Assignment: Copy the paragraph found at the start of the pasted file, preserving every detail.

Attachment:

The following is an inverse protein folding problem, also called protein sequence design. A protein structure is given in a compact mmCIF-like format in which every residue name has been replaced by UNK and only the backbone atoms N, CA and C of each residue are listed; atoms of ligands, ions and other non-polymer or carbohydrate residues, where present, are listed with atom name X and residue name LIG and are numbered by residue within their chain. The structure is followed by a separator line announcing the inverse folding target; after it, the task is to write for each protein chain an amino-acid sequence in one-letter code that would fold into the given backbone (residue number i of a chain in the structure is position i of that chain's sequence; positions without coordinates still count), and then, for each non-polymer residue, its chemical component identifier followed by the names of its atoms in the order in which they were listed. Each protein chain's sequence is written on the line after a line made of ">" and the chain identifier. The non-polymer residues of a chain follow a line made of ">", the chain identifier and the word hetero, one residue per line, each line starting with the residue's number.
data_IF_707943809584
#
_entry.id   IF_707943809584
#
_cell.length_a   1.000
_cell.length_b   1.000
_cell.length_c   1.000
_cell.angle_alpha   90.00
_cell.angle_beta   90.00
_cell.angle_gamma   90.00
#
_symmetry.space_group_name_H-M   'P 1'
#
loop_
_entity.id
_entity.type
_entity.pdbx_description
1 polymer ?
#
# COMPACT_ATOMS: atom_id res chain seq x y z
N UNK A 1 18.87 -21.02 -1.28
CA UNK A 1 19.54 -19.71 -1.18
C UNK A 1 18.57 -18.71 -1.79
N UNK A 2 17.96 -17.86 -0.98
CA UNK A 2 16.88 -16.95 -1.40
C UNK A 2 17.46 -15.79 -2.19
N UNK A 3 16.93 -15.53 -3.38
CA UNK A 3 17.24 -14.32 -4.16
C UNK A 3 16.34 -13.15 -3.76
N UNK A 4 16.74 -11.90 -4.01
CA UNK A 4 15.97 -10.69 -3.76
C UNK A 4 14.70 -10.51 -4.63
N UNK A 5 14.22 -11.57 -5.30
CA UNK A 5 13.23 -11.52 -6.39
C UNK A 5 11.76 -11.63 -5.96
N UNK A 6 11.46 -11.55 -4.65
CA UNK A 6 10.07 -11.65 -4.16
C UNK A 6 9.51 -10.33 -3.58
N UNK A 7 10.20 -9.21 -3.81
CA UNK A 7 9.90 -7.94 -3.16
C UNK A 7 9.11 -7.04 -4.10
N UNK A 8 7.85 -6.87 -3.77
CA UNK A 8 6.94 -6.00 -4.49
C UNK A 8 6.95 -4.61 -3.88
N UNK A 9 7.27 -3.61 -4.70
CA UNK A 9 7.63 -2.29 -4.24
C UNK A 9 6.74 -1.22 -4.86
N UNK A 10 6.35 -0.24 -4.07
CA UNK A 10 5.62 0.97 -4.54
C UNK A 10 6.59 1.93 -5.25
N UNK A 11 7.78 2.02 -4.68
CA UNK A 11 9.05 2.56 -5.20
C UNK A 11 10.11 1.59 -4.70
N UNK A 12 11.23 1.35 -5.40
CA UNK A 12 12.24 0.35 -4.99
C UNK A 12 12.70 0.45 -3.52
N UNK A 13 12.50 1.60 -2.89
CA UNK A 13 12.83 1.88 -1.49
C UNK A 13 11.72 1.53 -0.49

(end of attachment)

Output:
The following is an inverse protein folding problem, also called protein sequence design. A protein structure is given in a compact mmCIF-like format in which every residue name has been replaced by UNK and only the backbone atoms N, CA and C of each residue are listed; atoms of ligands, ions and other non-polymer or carbohydrate residues, where present, are listed with atom name X and residue name LIG and are numbered by residue within their chain. The structure is followed by a separator line announcing the inverse folding target; after it, the task is to write for each protein chain an amino-acid sequence in one-letter code that would fold into the given backbone (residue number i of a chain in the structure is position i of that chain's sequence; positions without coordinates still count), and then, for each non-polymer residue, its chemical component identifier followed by the names of its atoms in the order in which they were listed. Each protein chain's sequence is written on the line after a line made of ">" and the chain identifier. The non-polymer residues of a chain follow a line made of ">", the chain identifier and the word hetero, one residue per line, each line starting with the residue's number.